Tuesday, June 26, 2018

The UFO Question

I get asked a lot of questions. Some of them are fairly predictable (how do you store your fabric? (where I can see it); how much do you buy? (half yard cuts); what kind of iron do you use? (Sharp, and I use steam); do you wash your fabric before you use it? (always); how many quilts do you work on at one time? (My favorite answer: I can only have one lover at a time.)

The Holiday Quilt is away being quilted.

But one question puzzles me. "Do you have any UFO's?" (Un-Finished Objects)

It's puzzling because I tell everybody I only work on one at a time. So why ask?

Finally I figured out that it wasn't unfinished quilts folks were asking about (and I do not consider a quilt that is waiting to be quilted as a UFO), it was ABANDONED quilts. Do I have any abandoned and unfinished quilts hiding away in a drawer or bag somewhere?

this wasn't working

Answer: NO!

Getting rid of the white mini diamonds was the solution.

Why not?

Because when I am working on a quilt, I have made a commitment. If the idea is worth it, and I am stuck, I am going to figure out what's wrong with it, and fix it.

I don't care how long it takes. I don't care how much fabric it takes. I don't care how messy the studio gets. If I have set myself up with a creative problem (which is what making quilts for me is all about), then I am going to solve it.

I don't stuff it in a drawer where I can't see it, because if I can't see it, it doesn't exist. I'm going to leave my work in progress up on the design wall where I can look at it. I'm going to check it out when I get out of the shower in the morning, or while I am brushing my hair before I go to bed.

I -want- the thing to haunt me. I -want- the thing to stay at the forefront of my thoughts. I -want- to be thinking about it on the drive to work in the morning. I -want- to be able to look at it and think about it when I -can't- work on it. It makes me think harder. It makes me push through the roadblocks and the trite, easy, predictable solutions to find something unique and interesting.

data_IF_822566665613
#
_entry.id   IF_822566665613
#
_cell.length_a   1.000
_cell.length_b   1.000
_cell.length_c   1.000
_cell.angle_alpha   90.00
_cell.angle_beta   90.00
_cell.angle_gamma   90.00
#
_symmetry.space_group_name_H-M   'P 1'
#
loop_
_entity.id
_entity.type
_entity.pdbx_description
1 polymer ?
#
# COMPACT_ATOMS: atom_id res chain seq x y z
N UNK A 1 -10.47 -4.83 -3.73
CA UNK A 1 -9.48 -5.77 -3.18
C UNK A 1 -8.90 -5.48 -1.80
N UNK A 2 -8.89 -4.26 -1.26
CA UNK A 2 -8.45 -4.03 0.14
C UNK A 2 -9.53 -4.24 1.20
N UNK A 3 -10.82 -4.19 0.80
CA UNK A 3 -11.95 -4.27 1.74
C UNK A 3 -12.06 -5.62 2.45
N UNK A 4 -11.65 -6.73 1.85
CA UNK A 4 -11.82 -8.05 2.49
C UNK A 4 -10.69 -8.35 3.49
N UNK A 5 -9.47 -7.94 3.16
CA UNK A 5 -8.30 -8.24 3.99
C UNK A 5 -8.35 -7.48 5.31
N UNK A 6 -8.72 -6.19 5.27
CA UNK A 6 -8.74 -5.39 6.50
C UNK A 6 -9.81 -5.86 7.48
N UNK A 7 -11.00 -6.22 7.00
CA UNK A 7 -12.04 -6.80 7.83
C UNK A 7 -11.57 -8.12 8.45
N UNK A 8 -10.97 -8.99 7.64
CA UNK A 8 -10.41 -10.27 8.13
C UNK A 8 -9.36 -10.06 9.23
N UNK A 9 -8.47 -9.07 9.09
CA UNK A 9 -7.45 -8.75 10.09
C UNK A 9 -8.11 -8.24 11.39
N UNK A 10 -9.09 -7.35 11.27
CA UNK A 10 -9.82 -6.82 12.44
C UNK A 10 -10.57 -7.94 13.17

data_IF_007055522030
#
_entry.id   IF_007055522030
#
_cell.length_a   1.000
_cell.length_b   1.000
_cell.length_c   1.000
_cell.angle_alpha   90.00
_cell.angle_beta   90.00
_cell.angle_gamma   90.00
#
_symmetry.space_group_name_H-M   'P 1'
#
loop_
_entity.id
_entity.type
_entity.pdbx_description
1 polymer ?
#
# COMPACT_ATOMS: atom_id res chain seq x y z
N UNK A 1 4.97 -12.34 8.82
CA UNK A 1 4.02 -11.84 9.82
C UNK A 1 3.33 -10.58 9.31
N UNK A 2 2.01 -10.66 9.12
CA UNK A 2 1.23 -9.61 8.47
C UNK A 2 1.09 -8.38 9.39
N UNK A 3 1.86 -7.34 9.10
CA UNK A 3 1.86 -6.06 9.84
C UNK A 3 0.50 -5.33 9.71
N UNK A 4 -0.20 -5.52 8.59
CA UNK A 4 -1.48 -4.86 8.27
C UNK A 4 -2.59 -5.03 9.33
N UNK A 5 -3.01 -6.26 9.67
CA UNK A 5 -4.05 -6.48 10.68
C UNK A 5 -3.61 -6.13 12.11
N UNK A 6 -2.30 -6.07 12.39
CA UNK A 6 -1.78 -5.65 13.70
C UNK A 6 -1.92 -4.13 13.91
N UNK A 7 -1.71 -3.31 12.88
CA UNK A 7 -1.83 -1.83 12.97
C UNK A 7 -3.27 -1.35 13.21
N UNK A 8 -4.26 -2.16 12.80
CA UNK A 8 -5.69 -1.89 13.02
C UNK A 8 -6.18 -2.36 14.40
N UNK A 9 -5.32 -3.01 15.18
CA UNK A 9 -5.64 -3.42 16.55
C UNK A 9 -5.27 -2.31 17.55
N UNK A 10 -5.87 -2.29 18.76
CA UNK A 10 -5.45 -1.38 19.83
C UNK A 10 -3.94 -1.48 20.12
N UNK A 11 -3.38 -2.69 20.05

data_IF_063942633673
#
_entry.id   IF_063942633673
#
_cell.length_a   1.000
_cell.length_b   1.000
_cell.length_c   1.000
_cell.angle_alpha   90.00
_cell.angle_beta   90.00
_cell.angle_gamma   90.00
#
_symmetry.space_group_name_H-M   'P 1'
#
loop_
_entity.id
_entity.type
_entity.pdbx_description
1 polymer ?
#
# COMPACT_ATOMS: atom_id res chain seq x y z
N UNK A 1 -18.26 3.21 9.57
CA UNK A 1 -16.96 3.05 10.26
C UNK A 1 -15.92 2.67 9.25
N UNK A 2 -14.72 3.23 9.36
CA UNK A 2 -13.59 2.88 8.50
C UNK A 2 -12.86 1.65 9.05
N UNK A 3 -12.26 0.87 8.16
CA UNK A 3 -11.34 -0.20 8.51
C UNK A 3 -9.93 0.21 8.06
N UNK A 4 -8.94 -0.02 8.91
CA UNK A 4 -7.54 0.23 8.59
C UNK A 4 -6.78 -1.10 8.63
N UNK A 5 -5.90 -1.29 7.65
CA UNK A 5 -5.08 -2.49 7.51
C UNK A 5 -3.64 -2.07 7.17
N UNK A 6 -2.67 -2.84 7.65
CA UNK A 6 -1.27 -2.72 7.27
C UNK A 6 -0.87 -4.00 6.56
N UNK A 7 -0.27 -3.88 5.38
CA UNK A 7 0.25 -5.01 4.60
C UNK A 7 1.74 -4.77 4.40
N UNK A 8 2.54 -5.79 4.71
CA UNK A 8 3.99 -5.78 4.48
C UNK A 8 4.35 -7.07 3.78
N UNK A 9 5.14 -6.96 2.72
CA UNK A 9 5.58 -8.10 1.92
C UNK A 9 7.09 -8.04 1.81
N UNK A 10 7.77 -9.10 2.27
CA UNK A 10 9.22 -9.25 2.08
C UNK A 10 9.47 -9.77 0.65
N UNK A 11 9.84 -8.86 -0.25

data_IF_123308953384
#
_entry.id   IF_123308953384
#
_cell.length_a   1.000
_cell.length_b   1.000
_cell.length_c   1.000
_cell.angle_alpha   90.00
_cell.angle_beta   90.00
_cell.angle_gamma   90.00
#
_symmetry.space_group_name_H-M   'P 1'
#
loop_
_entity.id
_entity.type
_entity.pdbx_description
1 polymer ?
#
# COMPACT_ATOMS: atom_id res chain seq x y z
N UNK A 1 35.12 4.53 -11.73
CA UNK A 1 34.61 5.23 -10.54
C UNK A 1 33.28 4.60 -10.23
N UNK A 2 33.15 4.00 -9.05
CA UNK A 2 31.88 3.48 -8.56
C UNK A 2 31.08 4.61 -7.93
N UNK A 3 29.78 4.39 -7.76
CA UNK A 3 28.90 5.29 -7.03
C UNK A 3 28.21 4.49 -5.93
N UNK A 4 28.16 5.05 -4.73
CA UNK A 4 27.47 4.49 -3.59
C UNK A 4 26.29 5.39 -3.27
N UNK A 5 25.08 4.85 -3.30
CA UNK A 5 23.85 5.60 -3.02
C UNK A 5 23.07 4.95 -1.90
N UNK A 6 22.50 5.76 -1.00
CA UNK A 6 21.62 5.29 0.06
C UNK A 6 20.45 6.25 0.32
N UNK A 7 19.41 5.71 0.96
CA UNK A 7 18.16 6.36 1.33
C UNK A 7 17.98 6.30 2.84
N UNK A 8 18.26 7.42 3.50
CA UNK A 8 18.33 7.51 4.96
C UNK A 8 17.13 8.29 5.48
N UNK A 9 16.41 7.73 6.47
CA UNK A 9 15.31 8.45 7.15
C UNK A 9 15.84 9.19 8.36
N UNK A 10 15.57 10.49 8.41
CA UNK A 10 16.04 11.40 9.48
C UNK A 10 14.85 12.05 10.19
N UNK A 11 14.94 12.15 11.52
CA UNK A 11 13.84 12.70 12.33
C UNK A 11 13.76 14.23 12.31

Remember, if you're working from a pattern, somebody else has made the design decisions for you. If you're working from a kit, somebody else has solved your color problem. I start from ground zero.

I don't have a complete plan when I get started. I have only a partial plan. I have a basic idea of the color I want, but I'm not usually married to it. I don't always know how big the quilt will be or what proportions it will be. I certainly don't know what fabrics I'll use. I don't know how long it will take, or if my idea will work or not. I don't even care if I don't use fabrics I bought for it. I don't care if I have to buy more fabric.

None of those things frighten me.

Instead they exhilarate me. Because there's nothing I love more than to crack that nut of a puzzle, turn it on its head and make it SING!

And THAT'S why I don't have abandoned UFO's hiding away at my house.



Shasta Matova said...

I have UFOs, not because I have abandoned them, but because there are so many quilts I want to make, and I really want to make them all. They always take longer than I thought they would/should!

Shasta Matova said...

I admire your commitment.

Just Ducky said...

So you won't have a PhD. Projects Half Done!

Rebecca said...